The country of Myanmar provides a good example of my view that the true nature of a religion becomes visible when that religious group is in the majority and enjoys state support. Myanmar is a country that is almost 90% Buddhist but in the southern part of the country that borders Muslim-majority Malaysia, Muslims are in the majority. So what do we see? We see Muslims in the southern part attacking Buddhists and Buddhists in the northern part attacking Muslims.
Michael Jerryson, a professor of religious studies at Youngstown State University, looks at the violent campaigns that have been conducted by Buddhist monks against members of other religious groups in Myanmar, Thailand, and Sri Lanka, countries in which they are the majority. He says that Buddhists can be as violent as members of any other religion and explains why its image in the west is so different from the reality, saying that “In the West, Buddhism is more an accoutrement to one’s way of life than a full-bodied religion.”
The recent Buddhist-inspired violence in places such as southern Thailand shocked many. When I lecture on these events, people often ask if these are ‘truly’ Buddhists. After all, violence does not fit into the popular narrative of Buddhism being wholly peaceful. But they are indeed ‘true’ Buddhists, and many are monks. The problem is that the ‘peaceful Buddhist’ narrative is erroneous. It prevents us from understanding the causes of violence. Buddhists, after all, have an agency that goes beyond Hollywood stereotypes of mystical monks, Himalayan mountaintops and Shangri-La.
These popular narratives of passivity and victimhood in Western culture are blind to the diversity in Buddhism and its long history of violence.
Recently, Buddhists in Myanmar and Sri Lanka have also called for violence. In 2013, Time magazine placed the Burmese Buddhist monk U Wirathu on their cover with the headline ‘The Face of Buddhist Terror’. U Wirathu has been a fiery critic of Burmese Muslims, particularly those who identify as Rohingya. The 2014 Myanmar census found that Buddhists make up 89 per cent of the population, compared with Muslims at 4.3 per cent. Nevertheless, U Wirathu and his counterparts argue that both Burmese Buddhism and Myanmar itself are threatened by the ‘Islamification of Asia’.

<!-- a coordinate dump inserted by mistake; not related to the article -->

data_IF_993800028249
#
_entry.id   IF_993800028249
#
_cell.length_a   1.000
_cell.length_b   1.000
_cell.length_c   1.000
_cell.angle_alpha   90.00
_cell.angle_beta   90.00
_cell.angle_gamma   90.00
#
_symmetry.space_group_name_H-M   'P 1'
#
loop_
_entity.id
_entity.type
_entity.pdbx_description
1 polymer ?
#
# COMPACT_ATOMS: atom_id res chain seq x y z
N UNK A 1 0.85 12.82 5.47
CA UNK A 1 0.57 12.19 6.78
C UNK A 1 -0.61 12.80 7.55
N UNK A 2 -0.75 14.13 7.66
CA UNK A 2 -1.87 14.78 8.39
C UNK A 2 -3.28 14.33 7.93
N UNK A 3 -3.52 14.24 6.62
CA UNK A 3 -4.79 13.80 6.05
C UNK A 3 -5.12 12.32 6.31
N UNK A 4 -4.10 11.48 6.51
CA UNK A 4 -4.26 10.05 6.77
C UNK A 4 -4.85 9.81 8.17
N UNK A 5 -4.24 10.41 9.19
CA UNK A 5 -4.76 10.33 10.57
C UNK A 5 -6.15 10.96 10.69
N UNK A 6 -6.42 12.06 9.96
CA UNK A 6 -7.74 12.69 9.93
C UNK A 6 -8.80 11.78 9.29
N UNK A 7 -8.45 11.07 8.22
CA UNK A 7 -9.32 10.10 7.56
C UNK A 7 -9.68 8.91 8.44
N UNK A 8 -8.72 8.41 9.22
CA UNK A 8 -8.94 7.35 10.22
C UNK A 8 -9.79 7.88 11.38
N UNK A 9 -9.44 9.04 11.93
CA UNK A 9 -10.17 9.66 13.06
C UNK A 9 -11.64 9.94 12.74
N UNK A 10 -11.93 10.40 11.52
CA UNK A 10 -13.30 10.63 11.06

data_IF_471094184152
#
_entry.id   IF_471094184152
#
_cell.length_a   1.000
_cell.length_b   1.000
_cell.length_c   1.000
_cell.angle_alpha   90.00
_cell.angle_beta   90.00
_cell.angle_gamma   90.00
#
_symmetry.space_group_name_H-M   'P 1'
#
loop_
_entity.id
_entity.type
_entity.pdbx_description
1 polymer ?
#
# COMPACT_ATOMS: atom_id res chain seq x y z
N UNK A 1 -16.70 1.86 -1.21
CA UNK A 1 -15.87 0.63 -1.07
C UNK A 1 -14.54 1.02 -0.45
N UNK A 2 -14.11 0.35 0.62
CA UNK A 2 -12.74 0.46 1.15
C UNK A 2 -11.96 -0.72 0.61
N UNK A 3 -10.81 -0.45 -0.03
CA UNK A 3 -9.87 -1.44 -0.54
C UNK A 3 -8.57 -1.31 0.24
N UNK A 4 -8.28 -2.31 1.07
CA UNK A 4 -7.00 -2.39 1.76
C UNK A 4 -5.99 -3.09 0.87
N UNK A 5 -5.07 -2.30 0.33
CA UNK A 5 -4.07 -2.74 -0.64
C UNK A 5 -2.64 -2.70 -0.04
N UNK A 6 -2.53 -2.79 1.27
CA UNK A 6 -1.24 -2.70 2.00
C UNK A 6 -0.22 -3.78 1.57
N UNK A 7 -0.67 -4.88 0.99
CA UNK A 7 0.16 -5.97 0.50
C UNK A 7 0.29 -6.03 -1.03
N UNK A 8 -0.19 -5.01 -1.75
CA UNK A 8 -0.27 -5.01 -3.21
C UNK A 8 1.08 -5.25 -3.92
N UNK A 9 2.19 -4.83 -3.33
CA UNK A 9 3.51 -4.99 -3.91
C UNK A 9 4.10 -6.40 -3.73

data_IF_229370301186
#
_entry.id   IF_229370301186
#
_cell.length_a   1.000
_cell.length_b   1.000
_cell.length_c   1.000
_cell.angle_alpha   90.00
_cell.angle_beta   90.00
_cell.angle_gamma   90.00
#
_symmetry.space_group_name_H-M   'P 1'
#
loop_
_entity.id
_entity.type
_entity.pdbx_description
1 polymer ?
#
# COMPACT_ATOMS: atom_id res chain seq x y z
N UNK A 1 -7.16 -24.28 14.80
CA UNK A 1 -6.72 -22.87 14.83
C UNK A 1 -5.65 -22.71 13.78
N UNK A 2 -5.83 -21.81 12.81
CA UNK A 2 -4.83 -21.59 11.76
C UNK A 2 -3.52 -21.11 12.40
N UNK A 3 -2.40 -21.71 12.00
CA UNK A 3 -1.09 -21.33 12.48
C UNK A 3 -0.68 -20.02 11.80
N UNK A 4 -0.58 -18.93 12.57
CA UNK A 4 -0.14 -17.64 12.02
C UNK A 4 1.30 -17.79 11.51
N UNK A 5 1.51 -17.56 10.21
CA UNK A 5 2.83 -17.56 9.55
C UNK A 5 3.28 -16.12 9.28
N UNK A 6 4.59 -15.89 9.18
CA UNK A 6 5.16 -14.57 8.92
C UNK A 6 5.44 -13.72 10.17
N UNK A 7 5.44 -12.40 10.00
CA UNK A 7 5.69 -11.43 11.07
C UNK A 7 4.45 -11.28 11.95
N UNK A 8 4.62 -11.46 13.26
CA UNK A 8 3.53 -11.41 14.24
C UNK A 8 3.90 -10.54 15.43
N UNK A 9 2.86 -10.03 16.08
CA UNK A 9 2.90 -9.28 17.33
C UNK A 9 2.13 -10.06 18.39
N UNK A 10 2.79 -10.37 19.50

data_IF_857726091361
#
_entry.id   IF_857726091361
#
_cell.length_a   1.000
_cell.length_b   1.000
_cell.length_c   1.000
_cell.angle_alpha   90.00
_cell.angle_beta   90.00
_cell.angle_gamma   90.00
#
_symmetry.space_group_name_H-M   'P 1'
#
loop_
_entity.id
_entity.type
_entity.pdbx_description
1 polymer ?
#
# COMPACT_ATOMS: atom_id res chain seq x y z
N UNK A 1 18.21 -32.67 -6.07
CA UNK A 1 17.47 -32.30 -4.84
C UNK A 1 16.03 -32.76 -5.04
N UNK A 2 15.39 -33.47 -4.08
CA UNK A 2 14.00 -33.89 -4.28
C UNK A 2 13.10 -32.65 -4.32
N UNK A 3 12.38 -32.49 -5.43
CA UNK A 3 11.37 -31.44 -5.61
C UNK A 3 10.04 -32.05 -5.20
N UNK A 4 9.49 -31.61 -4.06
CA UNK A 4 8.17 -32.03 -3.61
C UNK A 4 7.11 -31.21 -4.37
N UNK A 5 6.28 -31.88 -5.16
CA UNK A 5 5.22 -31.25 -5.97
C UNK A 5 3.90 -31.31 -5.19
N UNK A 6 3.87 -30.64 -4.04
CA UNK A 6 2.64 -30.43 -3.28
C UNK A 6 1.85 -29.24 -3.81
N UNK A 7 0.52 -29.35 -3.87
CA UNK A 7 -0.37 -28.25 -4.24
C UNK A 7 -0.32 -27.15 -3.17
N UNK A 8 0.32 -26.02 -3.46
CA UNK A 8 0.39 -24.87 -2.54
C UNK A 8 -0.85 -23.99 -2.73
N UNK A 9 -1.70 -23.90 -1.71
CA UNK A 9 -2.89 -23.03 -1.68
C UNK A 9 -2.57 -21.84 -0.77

From 1983, Sri Lanka was engaged in a civil war. The Liberation Tigers of Tamil Eelam fought to separate and form their own independent state of Tamil Eelam. The Sri Lankan government opposed this, both through secular language and Buddhist rhetoric. Buddhist monks fiercely argued against negotiations, and for fighting to keep Sri Lanka ‘whole’. For these monks, Sri Lanka is the true land of Buddhism and it was under attack. Monks were straightforward political players, delivering incendiary speeches, joining political parties (such as the Janatha Vimukthi Peramuna), and taking part in violent clashes.
The civil war ended in 2009, but Sri Lankan Buddhist monks have continued to push their political agendas. Since 2011, there have been further escalations in violent rhetoric by Sri Lankan Buddhist nationalist organisations such as the Sinhala Ravaya (The Roar of the Sinhalese), the Ravana Balaya (Ravana’s Force) and the Bodu Bala Sena (The Army of Buddhist Power).
Similar to their counterparts in Myanmar, these Sri Lankan Buddhist groups have incited anti-Muslim riots, as in Aluthgama in 2014. Buddhist groups have been implicated in the assassination of politicians and peace activists. The growing influence of these hyper-nationalist Buddhist organisations, together with the Sri Lankan government’s tacit support (through a lack of response) has spurred NGOs and local communities to protest.